The three DLA Piper lawyers who wrote the e-mails have since left the firm. Mr. Eisenegger and Mr. Roldan, who now work for other law firms, did not respond to requests for comment. Mr. Thomson, now a government lawyer, declined to comment. Their departures had nothing to do with the Victor case, according to people briefed on the matter.

The fee dispute centers on DLA Piper’s representation of Mr. Victor in a Chapter 11 filing for one of his holdings, Project Orange Associates, the operator of a power plant in Syracuse that provided steam to Syracuse University. Mr. Victor, the chief executive of TransGas Development Systems, which is based in New York, said that his fight over the Project Orange bill was the culmination of a relationship that had deteriorated over the last decade as DLA Piper undertook a breathtaking expansion.

He said that when he first started working with DLA Piper in the late 1990s, the firm was a modest size and went by the name Piper Rudnick. Mr. Victor had a point person at the firm, Nicolai J. Sarad, a partner in the energy industry practice.

But as DLA Piper grew, Mr. Sarad began spending less time on his assignments, Mr. Victor said. Mr. Sarad did not respond to a request for comment.

Through acquisitions, joint ventures and the aggressive hiring of partners from other firms, DLA Piper has grown into a global monolith of 4,200 lawyers in more than 30 countries, making it the world’s largest firm by lawyer count. Last year, it posted revenue of $2.25 billion, according to The American Lawyer magazine.

“As the firm got bigger, there were all of these lawyers who I didn’t know suddenly showing up on my bills,” Mr. Victor said.

He said he was particularly irked by the routine practice of DLA Piper partners farming out assignments to the firm’s junior lawyers. He complained that this resulted in higher bills and often subpar work.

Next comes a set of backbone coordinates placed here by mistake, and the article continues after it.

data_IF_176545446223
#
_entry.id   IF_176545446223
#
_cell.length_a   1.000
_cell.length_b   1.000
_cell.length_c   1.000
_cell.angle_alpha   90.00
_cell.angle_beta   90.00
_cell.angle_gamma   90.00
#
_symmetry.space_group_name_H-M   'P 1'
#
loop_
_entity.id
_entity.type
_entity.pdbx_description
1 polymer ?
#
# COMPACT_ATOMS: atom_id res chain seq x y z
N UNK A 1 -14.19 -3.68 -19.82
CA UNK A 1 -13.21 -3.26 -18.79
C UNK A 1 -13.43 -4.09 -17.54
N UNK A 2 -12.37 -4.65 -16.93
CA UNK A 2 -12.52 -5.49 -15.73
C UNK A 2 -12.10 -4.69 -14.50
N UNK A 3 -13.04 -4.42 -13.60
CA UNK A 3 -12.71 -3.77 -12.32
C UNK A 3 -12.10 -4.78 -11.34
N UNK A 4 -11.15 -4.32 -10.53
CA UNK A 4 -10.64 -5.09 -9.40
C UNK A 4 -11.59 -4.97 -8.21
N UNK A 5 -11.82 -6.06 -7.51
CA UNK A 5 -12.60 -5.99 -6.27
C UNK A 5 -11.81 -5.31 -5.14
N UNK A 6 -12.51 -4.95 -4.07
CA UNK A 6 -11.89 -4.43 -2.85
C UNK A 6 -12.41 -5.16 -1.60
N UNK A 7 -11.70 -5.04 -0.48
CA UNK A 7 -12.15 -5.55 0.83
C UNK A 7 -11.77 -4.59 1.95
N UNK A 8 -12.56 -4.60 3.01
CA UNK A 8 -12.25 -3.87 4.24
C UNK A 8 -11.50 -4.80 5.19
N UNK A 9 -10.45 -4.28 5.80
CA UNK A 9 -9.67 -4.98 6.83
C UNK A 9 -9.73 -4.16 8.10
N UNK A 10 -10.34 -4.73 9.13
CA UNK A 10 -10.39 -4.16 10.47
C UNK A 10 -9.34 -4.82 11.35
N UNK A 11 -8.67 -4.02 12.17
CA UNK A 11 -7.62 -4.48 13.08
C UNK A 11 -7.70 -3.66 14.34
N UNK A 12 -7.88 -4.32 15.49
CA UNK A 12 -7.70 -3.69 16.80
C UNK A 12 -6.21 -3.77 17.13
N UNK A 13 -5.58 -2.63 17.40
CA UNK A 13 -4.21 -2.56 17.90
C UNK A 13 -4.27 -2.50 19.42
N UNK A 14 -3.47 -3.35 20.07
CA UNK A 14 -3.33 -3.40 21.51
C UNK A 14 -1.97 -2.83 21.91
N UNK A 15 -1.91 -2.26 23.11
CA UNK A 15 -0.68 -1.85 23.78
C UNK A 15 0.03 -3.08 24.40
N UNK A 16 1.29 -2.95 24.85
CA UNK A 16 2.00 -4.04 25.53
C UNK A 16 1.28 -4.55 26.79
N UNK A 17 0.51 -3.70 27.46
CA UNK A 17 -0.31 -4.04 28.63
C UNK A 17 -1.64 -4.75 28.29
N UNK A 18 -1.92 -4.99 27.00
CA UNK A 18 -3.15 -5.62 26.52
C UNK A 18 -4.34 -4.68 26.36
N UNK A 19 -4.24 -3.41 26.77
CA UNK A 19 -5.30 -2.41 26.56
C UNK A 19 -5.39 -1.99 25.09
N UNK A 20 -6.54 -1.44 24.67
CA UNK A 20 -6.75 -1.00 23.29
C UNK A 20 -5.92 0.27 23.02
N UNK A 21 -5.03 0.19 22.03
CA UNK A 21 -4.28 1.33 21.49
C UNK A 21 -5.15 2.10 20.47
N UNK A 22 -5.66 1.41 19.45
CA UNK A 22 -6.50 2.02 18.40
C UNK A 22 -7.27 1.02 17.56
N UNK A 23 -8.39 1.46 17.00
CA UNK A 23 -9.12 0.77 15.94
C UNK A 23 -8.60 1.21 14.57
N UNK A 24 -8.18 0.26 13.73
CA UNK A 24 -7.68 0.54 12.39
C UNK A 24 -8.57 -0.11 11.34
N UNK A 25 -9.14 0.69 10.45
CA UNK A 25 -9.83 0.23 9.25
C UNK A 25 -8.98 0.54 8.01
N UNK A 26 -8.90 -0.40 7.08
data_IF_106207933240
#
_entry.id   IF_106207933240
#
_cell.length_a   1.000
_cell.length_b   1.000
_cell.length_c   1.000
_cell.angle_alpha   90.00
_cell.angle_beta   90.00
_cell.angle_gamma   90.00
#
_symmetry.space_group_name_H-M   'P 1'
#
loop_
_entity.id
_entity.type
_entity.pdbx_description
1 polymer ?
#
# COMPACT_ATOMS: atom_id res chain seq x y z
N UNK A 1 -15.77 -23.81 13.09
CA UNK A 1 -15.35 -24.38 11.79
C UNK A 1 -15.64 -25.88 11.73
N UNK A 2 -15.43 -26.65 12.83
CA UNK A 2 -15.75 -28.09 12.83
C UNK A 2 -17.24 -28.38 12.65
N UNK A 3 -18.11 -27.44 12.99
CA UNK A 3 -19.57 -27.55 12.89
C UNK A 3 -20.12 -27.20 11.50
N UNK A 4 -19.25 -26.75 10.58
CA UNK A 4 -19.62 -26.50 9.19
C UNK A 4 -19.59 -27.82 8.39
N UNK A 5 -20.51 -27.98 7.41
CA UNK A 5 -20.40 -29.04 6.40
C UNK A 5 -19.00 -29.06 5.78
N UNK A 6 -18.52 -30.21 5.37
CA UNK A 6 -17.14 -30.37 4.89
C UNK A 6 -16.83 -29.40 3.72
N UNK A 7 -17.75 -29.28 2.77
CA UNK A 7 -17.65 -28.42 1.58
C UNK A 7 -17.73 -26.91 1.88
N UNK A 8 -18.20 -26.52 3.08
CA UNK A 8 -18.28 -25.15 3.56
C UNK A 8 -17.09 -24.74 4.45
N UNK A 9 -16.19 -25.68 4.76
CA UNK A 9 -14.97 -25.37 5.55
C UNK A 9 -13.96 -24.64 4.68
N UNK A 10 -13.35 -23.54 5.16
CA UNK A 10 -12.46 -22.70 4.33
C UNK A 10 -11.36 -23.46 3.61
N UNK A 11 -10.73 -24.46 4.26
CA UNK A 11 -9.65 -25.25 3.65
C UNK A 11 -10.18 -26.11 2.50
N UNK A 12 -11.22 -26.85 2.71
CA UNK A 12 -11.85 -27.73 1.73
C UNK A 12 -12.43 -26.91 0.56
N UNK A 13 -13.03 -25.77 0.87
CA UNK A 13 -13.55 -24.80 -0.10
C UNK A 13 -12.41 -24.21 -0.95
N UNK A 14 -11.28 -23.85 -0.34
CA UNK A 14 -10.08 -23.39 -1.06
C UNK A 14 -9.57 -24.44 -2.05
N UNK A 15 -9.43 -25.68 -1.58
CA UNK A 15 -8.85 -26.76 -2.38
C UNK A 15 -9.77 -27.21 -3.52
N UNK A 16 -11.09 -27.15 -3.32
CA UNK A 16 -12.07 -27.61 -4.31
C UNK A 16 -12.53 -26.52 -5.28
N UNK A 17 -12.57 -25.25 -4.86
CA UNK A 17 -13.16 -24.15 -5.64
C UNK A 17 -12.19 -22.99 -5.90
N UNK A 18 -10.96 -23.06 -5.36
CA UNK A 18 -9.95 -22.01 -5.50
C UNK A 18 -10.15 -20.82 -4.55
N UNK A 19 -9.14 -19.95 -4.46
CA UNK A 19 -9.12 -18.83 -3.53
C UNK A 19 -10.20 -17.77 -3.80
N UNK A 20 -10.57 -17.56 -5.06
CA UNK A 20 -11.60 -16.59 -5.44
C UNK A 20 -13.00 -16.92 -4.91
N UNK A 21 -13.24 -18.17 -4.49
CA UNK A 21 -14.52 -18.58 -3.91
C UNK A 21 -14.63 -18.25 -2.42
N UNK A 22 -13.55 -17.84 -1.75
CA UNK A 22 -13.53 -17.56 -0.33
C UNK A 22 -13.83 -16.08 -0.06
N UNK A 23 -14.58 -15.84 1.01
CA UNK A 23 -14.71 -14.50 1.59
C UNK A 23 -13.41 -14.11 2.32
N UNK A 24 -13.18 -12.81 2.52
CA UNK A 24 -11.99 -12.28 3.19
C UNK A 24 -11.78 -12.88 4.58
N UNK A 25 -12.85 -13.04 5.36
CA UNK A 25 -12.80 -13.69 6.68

Internal DLA Piper e-mails from the Project Orange bankruptcy appear to corroborate that criticism. Lawyers on the case openly discussed the inefficient use of junior lawyers, who are known as associates. Mr. Thomson, a DLA Piper lawyer, wrote that although the firm had reduced the amount of a bill for Mr. Victor, he expected his fees to escalate.

“DLA seems to love to lowball the bills and with the number of bodies being thrown at this thing it’s going to stay stupidly high and with the absurd litigation P.O.A. has been in for years it does have lots of wrinkles,” Mr. Thomson wrote.

Later, Mr. Thomson complained that DLA Piper associates were taking too long to complete assignments. “It took all of them four days to write those motions while I did cash collateral and talked to the client and learned the facts,” Mr. Thomson wrote. “Perhaps if we paid more money we’d have skilled associates.”

The e-mails were included in the 250,000 pages of documents that were turned over to Mr. Victor by DLA Piper as part of pretrial discovery in the case. Mr. Victor said that the e-mails confirmed his worst suspicions.

His lawyer, Larry Hutcher at Davidoff Hutcher & Citron, amended the countersuit last week to include a fraud claim and a request for $22.5 million in punitive damages, a number representing 1 percent of DLA Piper’s reported revenue last year.

“For the past decade, I have fought with DLA to reduce their legal bills,” Mr. Victor said. “And now I’m going to keep on fighting.”

• Copyright 2013 The New York Times Company